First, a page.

In support of the geoscience community’s attentiveness to developing a more inclusive culture that is resistant to harassment and discrimination, a collaborative effort to develop an anti-harassment/discrimination curriculum, designed specifically for Research Experiences for Undergraduates (REU) sites, is underway. The curriculum is designed to be engaging and educative for undergraduate students, who may have little formal training in the terminology and concepts surrounding such topics, are likely to be unaware of the program’s policies and procedures regarding harassment, discrimination, and fraternization, and are unlikely to know how to respond if they were to witness an incident of discrimination or harassment.
Part 1 of the curriculum begins, after establishing group agreements for discussing sensitive topics, by exploring data from relevant research (and the participants) to illustrate that discrimination and harassment are not just theoretical things. Next, participants s are engaged in the content matter through a game of Pictionary using key concepts and terminology. Following the game, participants work in small groups to define concepts introduced during the game and reflect on how they could relate to harassment, discrimination and fraternization. Through whole group discussions, group ideas are clarified and refined. Participants then read relevant portions of the program’s handbook and reflect on their reading in light of mini-vignettes and guiding questions. This section is wrapped up with staff describing the complaint procedures, and outlining program’s investigation procedures and possible disciplinary outcomes.
In part 2 of the curriculum, students are asked to reflect on their learning in Part 1 while considering why an inclusive culture that is resistant to harassment and discrimination matters. Students are also asked to identify what their personal role is in its development. Building from the mini-vignettes in part 1, participants explore why it is not uncommon for people to be hesitant to intervene in such situations, and are introduced to strategies that could be used to support someone who’s being harassed or discriminated against, emphasize that harassment is not okay, and demonstrate everyone has the power to make their community safer (the Five D’s developed by Hollaback). Part 2 wraps up by offering participants the opportunity to apply all of their learning through a facilitated discussion of a video clip from Intervene©.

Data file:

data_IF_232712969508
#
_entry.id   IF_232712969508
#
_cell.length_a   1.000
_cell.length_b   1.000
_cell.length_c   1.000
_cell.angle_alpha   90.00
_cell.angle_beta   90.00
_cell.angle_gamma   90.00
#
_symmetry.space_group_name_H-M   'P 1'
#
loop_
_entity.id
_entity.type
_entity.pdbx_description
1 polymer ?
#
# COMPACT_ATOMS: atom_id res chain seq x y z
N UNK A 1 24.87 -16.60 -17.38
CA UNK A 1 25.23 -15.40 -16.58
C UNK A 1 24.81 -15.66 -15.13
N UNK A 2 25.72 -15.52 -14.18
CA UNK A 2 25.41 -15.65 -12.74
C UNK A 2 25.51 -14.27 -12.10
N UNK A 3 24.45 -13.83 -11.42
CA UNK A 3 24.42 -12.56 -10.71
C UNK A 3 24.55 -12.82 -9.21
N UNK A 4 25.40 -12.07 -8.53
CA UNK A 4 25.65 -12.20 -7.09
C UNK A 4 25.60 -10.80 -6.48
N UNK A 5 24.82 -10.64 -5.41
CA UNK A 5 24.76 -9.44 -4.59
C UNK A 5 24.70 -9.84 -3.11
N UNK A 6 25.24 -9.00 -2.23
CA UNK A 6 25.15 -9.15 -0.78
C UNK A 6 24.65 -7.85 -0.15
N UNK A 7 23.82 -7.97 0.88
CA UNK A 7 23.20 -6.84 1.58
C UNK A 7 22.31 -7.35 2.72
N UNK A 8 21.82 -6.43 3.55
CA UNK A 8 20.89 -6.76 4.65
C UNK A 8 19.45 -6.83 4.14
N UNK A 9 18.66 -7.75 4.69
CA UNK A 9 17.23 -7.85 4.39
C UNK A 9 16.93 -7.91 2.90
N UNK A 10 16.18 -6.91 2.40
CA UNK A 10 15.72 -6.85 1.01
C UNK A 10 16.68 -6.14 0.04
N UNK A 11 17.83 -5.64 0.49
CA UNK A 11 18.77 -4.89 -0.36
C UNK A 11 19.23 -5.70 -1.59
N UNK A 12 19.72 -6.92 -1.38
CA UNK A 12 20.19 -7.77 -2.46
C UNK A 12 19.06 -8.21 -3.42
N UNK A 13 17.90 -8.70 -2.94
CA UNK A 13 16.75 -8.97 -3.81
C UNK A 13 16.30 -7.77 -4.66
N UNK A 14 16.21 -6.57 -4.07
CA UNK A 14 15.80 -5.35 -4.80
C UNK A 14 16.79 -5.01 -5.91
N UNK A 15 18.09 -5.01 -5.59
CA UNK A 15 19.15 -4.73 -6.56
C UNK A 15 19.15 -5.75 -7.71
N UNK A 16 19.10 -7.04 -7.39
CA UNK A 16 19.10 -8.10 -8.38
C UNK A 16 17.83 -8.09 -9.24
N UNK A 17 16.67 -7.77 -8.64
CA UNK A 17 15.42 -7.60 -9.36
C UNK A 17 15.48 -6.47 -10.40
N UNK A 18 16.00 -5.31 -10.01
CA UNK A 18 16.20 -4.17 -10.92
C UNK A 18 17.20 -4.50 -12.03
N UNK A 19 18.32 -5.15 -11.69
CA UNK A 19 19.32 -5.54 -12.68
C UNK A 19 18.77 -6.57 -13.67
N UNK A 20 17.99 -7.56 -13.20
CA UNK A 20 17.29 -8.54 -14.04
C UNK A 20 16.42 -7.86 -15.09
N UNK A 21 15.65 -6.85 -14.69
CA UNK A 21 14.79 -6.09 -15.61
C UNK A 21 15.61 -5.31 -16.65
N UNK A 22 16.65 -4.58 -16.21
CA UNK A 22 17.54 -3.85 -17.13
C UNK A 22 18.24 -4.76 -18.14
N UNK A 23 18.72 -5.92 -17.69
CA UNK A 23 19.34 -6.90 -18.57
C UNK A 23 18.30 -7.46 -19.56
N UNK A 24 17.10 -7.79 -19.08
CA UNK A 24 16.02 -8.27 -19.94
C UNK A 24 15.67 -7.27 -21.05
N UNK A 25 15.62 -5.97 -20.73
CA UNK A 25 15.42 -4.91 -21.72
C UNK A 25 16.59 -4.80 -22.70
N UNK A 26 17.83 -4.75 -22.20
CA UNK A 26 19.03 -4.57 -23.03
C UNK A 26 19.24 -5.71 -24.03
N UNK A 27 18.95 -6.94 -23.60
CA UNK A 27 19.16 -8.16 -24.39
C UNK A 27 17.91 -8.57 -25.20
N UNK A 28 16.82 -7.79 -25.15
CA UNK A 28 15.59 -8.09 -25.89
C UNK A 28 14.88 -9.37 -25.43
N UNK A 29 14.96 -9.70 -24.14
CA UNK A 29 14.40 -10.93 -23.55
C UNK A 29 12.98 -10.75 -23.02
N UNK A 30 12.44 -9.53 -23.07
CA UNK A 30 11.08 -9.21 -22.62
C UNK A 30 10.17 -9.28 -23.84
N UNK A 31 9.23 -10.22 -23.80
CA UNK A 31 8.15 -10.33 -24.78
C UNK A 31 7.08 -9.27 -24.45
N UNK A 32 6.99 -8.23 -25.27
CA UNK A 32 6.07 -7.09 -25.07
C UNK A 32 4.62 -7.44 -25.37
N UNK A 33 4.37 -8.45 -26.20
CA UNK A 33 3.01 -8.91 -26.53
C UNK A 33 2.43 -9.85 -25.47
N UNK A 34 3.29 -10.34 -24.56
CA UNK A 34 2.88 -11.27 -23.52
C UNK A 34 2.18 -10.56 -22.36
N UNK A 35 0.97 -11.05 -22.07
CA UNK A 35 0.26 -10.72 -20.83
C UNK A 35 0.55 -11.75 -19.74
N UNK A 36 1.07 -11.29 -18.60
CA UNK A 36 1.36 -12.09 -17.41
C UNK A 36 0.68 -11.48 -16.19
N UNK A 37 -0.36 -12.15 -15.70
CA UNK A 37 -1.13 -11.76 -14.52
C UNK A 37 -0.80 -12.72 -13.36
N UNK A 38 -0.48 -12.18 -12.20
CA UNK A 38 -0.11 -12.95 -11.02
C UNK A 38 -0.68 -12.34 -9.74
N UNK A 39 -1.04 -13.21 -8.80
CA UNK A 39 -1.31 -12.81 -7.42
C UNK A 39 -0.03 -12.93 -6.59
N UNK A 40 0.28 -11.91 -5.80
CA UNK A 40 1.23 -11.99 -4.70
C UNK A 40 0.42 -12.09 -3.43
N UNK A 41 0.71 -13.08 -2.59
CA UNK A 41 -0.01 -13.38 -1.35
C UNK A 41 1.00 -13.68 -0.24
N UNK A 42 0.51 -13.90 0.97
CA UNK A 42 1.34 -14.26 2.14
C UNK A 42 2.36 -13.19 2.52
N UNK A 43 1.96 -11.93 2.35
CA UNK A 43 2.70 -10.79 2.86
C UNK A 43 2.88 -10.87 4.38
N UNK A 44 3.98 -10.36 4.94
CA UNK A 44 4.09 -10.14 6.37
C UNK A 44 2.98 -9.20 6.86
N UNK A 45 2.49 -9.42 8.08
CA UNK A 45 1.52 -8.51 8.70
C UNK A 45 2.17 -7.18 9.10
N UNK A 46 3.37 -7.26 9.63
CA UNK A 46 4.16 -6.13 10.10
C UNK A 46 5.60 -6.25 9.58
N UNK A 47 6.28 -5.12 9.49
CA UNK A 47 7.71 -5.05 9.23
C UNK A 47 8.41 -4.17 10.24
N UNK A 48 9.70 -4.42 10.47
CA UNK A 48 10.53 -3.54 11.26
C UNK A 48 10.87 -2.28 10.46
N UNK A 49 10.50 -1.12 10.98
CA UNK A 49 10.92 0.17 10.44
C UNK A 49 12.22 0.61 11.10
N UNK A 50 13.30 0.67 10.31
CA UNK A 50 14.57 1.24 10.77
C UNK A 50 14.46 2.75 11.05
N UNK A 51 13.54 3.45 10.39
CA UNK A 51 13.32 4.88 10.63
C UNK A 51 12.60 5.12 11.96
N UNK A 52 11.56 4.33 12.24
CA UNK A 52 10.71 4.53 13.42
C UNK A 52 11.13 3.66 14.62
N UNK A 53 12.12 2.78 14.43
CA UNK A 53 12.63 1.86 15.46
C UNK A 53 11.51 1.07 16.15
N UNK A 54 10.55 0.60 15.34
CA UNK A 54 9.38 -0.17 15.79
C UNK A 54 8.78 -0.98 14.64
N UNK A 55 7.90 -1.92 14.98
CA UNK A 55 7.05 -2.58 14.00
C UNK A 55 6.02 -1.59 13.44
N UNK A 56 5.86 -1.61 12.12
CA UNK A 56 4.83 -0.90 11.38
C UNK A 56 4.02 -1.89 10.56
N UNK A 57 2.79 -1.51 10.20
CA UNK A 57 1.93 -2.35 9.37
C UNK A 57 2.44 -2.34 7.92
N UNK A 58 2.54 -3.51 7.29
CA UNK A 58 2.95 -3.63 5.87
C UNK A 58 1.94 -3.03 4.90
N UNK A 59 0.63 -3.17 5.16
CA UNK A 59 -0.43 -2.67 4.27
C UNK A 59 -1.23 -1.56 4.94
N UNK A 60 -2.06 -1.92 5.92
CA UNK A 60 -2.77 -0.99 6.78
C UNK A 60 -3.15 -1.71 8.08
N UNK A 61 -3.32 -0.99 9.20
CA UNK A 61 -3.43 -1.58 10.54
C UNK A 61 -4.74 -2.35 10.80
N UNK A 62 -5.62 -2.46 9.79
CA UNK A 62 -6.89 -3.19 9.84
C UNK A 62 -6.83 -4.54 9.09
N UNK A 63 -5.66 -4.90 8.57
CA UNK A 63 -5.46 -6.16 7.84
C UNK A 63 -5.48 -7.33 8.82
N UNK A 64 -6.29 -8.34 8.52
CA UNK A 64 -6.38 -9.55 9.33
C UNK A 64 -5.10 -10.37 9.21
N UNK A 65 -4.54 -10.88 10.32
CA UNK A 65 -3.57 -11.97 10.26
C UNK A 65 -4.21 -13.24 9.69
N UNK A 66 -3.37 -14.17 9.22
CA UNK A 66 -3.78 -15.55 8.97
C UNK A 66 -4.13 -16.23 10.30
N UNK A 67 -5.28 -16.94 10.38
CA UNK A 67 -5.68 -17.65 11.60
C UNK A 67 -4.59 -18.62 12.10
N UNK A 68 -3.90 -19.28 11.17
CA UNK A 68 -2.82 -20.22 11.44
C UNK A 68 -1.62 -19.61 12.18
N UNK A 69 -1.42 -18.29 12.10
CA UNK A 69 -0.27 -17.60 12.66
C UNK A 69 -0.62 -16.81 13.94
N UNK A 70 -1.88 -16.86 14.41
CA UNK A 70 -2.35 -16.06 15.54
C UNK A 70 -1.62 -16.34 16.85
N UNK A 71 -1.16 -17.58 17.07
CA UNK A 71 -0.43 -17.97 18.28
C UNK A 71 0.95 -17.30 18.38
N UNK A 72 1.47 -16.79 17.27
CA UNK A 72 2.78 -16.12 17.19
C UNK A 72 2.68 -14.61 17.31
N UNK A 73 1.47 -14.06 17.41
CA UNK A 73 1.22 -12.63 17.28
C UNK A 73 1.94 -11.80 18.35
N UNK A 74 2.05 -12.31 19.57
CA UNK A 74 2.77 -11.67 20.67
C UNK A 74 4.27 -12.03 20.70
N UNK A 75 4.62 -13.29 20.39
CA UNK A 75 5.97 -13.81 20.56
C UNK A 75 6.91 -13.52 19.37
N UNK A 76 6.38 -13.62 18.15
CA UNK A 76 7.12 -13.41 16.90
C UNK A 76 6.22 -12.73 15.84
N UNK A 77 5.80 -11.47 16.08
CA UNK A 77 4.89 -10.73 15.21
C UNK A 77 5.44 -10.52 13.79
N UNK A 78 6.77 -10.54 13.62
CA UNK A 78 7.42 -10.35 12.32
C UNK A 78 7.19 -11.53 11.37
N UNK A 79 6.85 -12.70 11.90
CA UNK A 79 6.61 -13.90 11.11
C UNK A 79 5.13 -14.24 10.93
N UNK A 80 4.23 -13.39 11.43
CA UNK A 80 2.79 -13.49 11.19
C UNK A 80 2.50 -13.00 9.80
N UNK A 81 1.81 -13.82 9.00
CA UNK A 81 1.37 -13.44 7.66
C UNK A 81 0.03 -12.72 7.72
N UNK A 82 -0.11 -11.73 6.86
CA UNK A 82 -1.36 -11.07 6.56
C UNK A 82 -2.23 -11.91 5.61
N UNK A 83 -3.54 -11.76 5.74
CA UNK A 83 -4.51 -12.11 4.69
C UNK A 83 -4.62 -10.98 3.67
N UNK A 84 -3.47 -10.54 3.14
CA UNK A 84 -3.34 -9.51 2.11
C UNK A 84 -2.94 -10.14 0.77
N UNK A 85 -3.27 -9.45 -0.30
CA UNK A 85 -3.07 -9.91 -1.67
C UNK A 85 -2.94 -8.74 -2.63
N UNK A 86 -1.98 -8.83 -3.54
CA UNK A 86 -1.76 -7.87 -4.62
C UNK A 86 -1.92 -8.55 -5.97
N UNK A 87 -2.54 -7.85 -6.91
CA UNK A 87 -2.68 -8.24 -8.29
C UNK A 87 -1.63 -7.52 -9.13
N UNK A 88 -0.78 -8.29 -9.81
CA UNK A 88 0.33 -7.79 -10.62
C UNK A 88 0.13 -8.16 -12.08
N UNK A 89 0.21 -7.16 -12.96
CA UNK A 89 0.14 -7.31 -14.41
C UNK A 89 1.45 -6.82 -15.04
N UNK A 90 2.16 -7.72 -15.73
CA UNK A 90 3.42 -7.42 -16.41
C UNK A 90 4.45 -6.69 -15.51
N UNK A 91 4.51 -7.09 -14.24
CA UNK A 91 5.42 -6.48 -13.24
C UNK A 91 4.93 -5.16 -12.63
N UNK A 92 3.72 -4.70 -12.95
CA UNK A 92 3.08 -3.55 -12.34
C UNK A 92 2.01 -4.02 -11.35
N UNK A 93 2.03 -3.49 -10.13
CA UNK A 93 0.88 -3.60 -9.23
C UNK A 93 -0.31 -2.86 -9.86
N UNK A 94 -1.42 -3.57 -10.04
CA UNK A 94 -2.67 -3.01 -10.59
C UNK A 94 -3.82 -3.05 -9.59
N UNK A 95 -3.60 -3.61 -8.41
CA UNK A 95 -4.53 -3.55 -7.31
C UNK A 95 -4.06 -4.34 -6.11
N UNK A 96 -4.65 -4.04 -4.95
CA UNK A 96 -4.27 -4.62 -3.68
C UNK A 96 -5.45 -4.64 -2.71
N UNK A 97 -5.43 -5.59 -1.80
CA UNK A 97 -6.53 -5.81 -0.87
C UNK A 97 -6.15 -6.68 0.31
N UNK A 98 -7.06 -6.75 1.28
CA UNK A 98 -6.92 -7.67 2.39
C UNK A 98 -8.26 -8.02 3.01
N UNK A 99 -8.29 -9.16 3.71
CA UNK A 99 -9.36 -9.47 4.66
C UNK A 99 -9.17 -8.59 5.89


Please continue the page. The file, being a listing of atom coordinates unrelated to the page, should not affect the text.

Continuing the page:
- Describe a work environment that
- consists of mutual respect,
- promotes respectful and congenial relationships, and
- is free from all forms of harassment and discrimination
- Summarize who is responsible for creating the work environment described above
- Distinguish between behavior that is harassing or discriminating and non-harassing or discriminating
- Describe how to report harassment or discrimination to the program, the program’s investigation procedures, and possible disciplinary outcomes
- Plan how they would use the bystander interventions to respond to incidents of discrimination or harassment, including sexual harassment
- Apply the program’s anti-harassment, anti-discrimination, and non-fraternization policy to a series of case studies
Status: This version, 1.0 (May, 2019), is built upon the previous version which was piloted at two GEO-REU sites the summer of 2018. Initial feedback from participants suggest that the curriculum is impactful. For example, “It was good to learn the process of reporting harassment. I have never had a policy likes this explained to me in a place of work and there have been a few instances (in the past) where I wish I had known about a policy.” Version 1.0 features a number of new mini-scenarios which include micro-agressions, a section on bystander intervention, and an updated case-study (video) at the end to put all the learning together. Additional pilots of the version 1.0 curriculum will take place during the summer 2019. To participate, please contact, Michael Hubenthal at email@example.com.
Use and Feedback Encouraged: This curriculum has been developed for use by those who facilitate undergraduate research opportunities, whether through NSF's REU site program, or not. We view the curriculum as a community resource. Thus, we encourage others to use the resource and welcome contributions and feedback! To coordinate versions, please send contributions and feedback to Michael Hubenthal at firstname.lastname@example.org.
Michael Hubenthal - IRIS Consortium
Daphne Ladue - University of Oklahoma
Martin Snow - University of Colorado, Boulder